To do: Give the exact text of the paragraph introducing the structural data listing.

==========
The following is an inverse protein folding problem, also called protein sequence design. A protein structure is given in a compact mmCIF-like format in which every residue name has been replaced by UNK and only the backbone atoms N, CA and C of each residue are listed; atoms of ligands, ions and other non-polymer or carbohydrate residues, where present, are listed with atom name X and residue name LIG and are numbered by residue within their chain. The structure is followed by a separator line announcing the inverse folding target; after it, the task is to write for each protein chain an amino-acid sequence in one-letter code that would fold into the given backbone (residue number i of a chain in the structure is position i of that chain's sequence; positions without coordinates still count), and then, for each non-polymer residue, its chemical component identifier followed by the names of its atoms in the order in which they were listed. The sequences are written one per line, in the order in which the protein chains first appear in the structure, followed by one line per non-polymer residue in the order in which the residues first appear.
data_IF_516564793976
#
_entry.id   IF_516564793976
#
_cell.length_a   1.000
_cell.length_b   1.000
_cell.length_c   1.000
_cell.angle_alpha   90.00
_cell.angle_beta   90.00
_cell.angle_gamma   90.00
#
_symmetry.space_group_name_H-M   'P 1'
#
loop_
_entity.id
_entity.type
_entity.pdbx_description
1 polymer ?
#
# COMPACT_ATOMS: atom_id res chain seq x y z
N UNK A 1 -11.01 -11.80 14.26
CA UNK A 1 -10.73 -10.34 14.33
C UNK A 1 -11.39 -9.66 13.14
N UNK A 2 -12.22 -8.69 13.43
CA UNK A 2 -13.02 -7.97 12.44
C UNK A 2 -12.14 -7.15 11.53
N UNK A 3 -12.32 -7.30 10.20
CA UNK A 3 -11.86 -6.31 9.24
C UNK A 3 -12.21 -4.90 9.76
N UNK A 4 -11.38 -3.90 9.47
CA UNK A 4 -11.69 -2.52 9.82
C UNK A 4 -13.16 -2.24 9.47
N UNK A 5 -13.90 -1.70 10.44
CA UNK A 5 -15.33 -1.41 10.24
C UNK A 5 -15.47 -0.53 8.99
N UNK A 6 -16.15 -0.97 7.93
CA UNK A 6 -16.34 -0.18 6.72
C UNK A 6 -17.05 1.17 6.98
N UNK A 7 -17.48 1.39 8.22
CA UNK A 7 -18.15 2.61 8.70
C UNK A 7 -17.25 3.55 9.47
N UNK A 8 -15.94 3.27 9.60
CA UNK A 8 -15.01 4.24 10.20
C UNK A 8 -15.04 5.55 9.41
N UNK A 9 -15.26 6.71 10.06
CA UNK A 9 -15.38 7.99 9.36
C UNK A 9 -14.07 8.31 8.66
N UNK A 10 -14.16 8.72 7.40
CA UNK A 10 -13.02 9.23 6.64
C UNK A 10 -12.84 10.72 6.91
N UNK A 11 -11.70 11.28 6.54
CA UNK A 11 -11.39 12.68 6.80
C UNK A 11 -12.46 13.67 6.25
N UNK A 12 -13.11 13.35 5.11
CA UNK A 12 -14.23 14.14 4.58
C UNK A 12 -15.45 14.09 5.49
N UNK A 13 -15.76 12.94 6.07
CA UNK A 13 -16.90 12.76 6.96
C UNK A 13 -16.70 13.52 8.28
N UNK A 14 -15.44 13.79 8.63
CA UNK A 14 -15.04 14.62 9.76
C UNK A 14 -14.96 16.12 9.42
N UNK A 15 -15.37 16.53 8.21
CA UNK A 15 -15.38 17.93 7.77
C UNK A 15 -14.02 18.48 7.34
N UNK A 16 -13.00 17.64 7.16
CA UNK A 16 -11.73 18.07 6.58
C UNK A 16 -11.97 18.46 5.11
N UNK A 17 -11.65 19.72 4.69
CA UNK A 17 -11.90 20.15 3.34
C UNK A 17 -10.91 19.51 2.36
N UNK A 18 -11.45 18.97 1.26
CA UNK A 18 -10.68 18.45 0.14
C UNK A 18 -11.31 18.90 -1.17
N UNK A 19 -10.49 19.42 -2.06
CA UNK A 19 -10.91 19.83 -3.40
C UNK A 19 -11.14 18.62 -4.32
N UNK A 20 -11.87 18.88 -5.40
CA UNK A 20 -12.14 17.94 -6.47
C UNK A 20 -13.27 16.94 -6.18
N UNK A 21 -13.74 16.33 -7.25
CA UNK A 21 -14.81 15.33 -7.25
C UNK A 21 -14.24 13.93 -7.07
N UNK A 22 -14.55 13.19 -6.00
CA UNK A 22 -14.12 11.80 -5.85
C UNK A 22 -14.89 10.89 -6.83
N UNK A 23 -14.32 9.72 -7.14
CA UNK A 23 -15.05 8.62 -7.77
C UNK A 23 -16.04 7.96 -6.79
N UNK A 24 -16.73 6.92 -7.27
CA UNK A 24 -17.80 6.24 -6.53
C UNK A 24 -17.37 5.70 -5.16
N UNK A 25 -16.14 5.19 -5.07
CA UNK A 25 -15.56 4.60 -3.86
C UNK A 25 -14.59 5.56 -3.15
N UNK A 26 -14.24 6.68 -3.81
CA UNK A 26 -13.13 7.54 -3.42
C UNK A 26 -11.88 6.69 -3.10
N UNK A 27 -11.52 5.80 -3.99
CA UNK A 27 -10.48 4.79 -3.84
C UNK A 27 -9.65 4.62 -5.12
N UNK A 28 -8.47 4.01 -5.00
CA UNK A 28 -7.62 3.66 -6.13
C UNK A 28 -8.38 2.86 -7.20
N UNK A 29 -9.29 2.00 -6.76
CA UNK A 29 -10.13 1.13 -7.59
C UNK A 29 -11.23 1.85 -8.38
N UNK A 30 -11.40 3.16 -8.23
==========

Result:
The following is an inverse protein folding problem, also called protein sequence design. A protein structure is given in a compact mmCIF-like format in which every residue name has been replaced by UNK and only the backbone atoms N, CA and C of each residue are listed; atoms of ligands, ions and other non-polymer or carbohydrate residues, where present, are listed with atom name X and residue name LIG and are numbered by residue within their chain. The structure is followed by a separator line announcing the inverse folding target; after it, the task is to write for each protein chain an amino-acid sequence in one-letter code that would fold into the given backbone (residue number i of a chain in the structure is position i of that chain's sequence; positions without coordinates still count), and then, for each non-polymer residue, its chemical component identifier followed by the names of its atoms in the order in which they were listed. The sequences are written one per line, in the order in which the protein chains first appear in the structure, followed by one line per non-polymer residue in the order in which the residues first appear.